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See Inside October/November 2008

Mapping the Spine, Gene by Gene

A new atlas illuminates the backbone of the nervous system

Spinal cord injuries and disorders afflict millions worldwide, from disabled veterans to people with neurodegenerative disorders such as Lou Gehrig’s disease, yet there is currently no way to repair a damaged spine. Geneticists at the Allen Institute for Brain Science in Seattle are hoping to change that by developing the first genetic encyclopedia of the spinal cord.

The Allen Spinal Cord Atlas, which will be available online for free in early 2009, will map out which genes are active in which locations along the spine in mice, which share 90 percent of their genetic material with humans.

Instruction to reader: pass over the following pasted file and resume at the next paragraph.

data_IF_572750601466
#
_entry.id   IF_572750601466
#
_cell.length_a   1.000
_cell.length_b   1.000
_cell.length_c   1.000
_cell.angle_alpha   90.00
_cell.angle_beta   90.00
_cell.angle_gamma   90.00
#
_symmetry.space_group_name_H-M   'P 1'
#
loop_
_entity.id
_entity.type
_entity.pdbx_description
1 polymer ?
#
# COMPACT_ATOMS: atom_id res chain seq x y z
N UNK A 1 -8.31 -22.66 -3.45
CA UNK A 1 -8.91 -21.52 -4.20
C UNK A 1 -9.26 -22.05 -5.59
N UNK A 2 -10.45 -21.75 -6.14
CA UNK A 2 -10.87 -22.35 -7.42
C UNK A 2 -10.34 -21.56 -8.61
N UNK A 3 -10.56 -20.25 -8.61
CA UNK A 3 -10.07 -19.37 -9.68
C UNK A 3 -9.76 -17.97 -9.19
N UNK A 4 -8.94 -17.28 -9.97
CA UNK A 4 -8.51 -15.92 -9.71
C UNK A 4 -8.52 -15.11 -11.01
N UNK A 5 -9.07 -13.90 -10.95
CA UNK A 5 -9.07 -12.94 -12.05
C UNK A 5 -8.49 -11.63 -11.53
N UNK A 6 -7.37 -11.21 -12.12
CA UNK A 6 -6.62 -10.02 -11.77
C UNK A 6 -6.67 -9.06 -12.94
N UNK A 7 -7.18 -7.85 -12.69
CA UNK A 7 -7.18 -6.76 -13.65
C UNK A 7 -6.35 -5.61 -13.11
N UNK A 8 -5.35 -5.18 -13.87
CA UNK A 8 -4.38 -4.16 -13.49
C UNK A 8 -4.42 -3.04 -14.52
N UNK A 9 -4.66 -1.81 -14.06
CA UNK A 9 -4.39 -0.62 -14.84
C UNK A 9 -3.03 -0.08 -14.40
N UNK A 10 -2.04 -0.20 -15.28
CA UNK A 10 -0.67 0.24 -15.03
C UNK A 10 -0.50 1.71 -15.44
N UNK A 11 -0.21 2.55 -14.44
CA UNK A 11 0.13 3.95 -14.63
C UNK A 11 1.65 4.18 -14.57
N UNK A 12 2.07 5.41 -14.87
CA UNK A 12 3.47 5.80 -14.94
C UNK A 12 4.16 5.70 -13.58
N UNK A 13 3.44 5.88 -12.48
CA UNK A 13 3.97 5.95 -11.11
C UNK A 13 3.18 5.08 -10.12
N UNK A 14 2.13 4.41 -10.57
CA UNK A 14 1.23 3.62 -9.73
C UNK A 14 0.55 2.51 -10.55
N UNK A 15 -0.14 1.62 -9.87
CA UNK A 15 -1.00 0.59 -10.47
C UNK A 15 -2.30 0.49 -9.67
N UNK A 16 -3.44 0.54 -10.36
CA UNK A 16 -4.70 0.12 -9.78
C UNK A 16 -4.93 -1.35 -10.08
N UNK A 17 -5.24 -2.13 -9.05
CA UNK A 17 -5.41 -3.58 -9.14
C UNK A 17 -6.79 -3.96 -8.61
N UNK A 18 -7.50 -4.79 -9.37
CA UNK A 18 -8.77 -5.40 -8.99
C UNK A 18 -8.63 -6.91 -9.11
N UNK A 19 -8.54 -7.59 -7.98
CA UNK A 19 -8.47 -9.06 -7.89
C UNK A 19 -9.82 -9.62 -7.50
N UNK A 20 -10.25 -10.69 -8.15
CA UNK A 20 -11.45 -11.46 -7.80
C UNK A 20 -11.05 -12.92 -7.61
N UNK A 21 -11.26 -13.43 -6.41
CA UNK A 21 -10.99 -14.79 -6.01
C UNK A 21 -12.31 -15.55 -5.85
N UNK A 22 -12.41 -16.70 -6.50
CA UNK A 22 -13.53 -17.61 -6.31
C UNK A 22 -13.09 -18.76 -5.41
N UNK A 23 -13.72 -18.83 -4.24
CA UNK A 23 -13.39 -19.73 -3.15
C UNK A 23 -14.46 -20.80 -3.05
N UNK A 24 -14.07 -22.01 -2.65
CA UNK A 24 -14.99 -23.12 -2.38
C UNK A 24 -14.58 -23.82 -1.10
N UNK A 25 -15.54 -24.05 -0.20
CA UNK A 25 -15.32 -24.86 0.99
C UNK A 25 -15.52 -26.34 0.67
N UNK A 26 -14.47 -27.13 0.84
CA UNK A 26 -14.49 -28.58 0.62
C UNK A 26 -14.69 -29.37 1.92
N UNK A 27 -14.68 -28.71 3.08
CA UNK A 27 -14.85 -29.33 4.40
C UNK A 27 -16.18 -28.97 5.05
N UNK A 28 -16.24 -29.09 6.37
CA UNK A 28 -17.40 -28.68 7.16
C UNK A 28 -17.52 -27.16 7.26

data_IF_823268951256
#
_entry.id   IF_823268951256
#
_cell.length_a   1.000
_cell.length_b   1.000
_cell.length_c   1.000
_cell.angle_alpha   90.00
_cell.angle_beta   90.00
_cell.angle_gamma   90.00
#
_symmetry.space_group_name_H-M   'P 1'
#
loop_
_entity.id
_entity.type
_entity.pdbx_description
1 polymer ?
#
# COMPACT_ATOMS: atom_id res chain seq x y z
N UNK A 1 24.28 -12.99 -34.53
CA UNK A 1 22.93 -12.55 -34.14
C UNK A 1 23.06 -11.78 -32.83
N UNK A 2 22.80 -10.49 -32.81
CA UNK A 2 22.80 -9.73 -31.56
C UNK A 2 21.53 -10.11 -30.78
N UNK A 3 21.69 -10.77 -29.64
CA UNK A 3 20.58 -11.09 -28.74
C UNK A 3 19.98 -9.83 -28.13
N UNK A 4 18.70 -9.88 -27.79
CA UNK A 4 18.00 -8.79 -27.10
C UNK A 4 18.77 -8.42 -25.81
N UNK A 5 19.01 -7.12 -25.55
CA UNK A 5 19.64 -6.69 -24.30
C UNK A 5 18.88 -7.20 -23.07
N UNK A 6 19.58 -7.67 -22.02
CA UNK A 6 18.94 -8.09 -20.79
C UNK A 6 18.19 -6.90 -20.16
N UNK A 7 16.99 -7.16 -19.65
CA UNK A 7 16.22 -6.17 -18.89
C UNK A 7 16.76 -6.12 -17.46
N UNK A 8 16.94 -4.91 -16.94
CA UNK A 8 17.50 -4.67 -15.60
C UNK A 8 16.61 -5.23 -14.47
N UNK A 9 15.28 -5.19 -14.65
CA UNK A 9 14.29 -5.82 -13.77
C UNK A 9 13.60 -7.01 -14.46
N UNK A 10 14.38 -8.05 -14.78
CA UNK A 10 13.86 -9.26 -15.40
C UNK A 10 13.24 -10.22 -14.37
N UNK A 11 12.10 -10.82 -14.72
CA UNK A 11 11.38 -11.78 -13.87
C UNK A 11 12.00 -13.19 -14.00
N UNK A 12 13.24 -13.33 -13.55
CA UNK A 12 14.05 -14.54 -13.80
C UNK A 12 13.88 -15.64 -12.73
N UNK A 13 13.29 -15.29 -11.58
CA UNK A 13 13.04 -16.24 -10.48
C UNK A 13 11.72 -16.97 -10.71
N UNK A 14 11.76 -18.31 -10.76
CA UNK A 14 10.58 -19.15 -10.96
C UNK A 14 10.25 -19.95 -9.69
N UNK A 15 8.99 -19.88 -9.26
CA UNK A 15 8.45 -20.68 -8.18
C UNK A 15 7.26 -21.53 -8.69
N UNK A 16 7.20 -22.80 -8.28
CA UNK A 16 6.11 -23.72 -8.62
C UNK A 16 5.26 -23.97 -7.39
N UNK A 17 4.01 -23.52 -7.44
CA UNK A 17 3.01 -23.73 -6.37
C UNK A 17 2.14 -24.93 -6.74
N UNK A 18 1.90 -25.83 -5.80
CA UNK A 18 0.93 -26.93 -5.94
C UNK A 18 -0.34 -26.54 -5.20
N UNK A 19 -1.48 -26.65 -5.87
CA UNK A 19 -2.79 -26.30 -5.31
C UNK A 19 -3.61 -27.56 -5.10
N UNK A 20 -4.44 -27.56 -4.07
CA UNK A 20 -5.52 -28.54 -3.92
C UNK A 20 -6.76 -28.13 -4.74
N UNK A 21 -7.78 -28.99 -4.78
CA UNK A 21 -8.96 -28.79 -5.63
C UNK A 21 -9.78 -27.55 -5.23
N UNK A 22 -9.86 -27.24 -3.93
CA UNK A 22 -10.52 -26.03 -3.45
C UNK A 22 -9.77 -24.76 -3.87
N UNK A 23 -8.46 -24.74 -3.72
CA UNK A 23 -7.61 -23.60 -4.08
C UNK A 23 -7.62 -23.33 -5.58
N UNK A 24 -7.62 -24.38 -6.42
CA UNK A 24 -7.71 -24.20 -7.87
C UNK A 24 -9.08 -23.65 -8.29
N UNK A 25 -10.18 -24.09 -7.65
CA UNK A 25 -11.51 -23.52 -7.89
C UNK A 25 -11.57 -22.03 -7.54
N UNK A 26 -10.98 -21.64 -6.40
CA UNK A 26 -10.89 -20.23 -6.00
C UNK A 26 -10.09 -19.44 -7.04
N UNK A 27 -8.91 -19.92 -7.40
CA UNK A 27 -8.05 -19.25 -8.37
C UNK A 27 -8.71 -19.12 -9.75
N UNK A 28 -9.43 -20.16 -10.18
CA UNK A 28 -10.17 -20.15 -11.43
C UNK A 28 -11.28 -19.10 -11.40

Researchers are looking forward to using the new tool, based on the success of the Allen Institute’s 2006 Brain Atlas. That genetic map led to key insights, such as the link between glioblastoma, the deadliest type of brain tumor, and a gene called BEX1. Gregory Foltz of Swedish Medical Center in Seattle saw that BEX1 was turned off in the brains of his tumor patients, and using the Brain Atlas, he confirmed that the gene is usually active in healthy brains, as reported in Cancer Research in 2006. Foltz realized that when BEX1 is inhibited, cells grow uncontrollably and can form tumors—and researchers hope to develop treatments that target the malfunctioning gene.

Experts predict the Spinal Cord Atlas will allow for similar insights into the genes that may be useful for treating spinal cord injuries and disorders.

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